7 Quick Questions With Paul Gan, Winner Of The 2014 Sundance Short Film Contest

One year on, we sat down with Paul to discuss his award-winning film and what he's been up to lately.

Cover image via Christianity Malaysia

Late last year, local filmmaker Paul Gan came out tops in the first ever Sundance Channel Short Film Contest with his Guitar Hero-inspired short 'The Boy Who Rocked the World'

Winning the grand prize brought Paul to the 2015 Sundance Film Festival in Park City, Utah earlier this year, with all access passes to attend workshops and movie screenings at the renowned indie film fest. Paul's short film also premiered on the Sundance Channel on National Day this year.

Video production is a full-time job for Paul, who owns Wedeoh Pixels, a production company that produces corporate videos for clients. He also dabbles in quirky videos packed with visual effects, which you can view on his YouTube channel Tiny Rex.

P.S. We're giving away some exclusive passes to the finale event of this year's Sundance Short Film Contest. Scroll down for more details!

Set in the slums of modern day Kuala Lumpur, Paul's short film tells the story of young boy (Aiman) who turned to his imagination and deep passion for rock music as an escape from his daily struggles and a life of poverty

'The Boy Who Rocked the World' has also bagged awards from BMW Shorties Malaysia 2013 (Best Cinematography, Best Set Design, and Best Sound Design) and Malaysia Digital Film Awards 2013.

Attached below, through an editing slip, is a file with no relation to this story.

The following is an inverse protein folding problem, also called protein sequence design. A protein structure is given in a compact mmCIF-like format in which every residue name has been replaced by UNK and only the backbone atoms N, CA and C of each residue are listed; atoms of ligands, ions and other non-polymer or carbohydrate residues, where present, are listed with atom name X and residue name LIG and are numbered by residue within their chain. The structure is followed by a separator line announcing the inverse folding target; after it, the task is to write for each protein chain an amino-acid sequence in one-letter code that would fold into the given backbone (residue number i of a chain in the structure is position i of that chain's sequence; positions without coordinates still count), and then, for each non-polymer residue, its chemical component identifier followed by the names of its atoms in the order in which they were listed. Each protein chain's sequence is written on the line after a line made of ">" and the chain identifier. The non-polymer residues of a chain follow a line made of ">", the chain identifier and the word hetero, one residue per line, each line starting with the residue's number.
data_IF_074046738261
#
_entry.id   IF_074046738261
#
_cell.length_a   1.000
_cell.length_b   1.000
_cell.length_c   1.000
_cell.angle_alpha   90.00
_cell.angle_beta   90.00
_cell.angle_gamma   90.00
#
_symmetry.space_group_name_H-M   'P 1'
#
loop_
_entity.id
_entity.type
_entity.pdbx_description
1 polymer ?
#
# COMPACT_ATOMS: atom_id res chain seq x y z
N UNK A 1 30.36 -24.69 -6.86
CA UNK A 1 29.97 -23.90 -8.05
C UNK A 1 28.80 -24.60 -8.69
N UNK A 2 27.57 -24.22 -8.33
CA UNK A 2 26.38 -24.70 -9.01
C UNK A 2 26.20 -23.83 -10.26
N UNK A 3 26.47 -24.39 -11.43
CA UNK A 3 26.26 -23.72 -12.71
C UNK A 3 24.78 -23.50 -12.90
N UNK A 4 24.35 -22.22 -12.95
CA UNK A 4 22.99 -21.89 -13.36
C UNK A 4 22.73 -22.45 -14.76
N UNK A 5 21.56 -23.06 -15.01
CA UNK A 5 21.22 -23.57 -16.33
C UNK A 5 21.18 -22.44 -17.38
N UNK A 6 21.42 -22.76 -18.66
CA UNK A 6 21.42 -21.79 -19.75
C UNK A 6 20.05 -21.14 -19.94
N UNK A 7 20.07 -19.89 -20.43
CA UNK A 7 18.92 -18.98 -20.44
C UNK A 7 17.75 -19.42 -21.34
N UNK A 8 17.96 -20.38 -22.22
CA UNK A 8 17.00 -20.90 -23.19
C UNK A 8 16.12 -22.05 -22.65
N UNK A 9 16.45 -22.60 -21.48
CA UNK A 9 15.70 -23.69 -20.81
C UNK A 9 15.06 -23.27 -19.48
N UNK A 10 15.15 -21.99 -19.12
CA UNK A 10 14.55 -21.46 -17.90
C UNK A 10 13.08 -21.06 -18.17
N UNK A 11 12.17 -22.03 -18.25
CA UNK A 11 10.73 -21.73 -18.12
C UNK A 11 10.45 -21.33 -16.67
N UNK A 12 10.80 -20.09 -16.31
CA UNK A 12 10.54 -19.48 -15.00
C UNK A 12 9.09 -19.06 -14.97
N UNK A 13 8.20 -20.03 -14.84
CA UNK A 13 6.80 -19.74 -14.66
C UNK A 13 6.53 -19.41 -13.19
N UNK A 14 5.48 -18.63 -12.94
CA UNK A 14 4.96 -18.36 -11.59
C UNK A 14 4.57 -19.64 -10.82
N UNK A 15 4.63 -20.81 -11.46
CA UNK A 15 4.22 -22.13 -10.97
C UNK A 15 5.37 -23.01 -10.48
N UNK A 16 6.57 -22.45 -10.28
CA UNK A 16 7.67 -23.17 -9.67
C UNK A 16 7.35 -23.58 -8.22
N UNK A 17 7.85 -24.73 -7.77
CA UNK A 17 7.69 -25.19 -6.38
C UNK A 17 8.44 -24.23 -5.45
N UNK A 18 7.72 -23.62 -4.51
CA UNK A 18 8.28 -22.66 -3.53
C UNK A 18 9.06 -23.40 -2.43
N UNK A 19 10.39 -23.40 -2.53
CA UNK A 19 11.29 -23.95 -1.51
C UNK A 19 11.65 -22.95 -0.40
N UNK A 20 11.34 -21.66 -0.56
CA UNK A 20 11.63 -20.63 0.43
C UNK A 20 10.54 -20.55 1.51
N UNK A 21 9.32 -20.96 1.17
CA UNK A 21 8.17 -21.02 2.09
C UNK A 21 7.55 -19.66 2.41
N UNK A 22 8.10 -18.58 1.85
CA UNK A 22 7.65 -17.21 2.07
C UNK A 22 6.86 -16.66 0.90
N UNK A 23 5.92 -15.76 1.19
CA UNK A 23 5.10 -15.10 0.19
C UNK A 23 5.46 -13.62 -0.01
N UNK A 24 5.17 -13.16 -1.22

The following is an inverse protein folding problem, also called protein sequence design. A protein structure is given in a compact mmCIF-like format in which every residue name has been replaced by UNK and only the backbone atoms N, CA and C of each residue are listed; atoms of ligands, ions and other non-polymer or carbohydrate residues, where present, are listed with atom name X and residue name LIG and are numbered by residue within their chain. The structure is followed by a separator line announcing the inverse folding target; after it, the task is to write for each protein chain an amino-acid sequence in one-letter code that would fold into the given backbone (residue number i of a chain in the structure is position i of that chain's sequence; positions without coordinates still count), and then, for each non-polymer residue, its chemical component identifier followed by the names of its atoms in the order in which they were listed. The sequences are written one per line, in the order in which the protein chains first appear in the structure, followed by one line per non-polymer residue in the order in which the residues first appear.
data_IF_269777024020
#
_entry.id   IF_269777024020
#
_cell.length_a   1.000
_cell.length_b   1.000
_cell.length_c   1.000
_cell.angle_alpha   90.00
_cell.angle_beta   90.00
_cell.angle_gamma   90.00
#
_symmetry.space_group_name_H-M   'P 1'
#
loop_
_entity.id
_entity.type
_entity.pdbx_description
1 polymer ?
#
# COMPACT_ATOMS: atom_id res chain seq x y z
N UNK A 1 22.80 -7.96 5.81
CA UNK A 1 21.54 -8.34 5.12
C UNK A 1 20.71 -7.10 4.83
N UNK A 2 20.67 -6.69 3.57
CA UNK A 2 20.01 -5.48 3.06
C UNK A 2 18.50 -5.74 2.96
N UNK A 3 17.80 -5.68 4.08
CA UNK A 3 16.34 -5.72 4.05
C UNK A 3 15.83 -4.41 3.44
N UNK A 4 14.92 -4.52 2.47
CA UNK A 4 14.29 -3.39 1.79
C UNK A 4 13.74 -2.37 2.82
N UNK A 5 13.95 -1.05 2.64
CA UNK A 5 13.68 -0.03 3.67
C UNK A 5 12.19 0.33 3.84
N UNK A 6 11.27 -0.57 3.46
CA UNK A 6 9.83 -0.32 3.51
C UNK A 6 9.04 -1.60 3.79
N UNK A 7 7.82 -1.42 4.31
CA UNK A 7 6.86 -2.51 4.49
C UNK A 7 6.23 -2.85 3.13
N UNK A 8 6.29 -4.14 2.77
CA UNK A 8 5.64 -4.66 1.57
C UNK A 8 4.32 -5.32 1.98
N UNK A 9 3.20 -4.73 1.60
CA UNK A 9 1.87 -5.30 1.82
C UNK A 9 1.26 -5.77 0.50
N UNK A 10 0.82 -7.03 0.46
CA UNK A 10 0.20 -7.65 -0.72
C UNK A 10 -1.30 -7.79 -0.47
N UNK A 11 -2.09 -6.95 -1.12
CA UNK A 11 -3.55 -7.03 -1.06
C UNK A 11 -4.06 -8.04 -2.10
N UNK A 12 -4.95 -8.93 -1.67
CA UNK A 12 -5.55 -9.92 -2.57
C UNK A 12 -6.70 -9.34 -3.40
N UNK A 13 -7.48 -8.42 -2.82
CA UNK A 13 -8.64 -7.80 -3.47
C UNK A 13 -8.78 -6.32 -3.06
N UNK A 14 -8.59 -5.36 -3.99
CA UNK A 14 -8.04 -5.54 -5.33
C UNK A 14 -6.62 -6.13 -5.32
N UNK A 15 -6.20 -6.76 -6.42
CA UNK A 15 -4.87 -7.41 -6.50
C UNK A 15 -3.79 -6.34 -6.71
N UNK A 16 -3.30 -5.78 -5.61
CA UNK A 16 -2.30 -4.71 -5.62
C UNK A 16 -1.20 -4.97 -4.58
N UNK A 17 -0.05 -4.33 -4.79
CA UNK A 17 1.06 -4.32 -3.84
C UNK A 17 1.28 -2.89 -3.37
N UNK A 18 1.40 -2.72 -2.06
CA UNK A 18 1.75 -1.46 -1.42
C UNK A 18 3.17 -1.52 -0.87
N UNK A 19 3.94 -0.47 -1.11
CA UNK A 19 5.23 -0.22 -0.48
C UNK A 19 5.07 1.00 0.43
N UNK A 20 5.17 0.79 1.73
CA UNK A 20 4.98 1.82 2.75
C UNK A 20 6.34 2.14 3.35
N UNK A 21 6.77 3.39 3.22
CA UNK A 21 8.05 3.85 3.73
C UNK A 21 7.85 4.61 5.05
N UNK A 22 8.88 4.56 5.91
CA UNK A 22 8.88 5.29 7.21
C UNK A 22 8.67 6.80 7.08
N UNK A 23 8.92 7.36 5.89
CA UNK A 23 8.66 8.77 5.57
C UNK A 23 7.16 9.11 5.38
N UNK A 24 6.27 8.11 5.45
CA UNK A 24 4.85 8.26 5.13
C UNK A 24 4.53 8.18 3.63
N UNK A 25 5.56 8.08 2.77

One year on, we sat down with Paul for some quick questions and to catch up on what he's been up to since his big win:

1. SAYS: Hi Paul! First things first, what inspired you to start making videos?

Paul Gan shooting the shorties ‘The Boy who Rocked the World’

Image via Christianity Malaysia

Paul: It was my dad's "fault", he brought me to cinemas when I was a kid. Then I realized I loved movies, the emotions and impact in a movie. I knew I would wanna do it one day.

When I was in my primary school days, I always wanted to be like Jim Carrey, so I pursued the path of acting where I got into commercials and roles in TV series. I realized then, that a lot of local film directors do not utilize the boundaries and possibilities of acting, except a few notable ones like the late Yasmin Ahmad.

My core has always been in performance, where I realised I can tell stories. It was then that I decided to take up directing.

2. How did you come up with the concept for 'The Boy Who Rocked the World'?

As a filmmaker, I wanted to produce a film to remind my audience that there are still the underprivileged and the voiceless among us in our society. In this short film particularly, the urban poor. They are the people that are usually forgotten.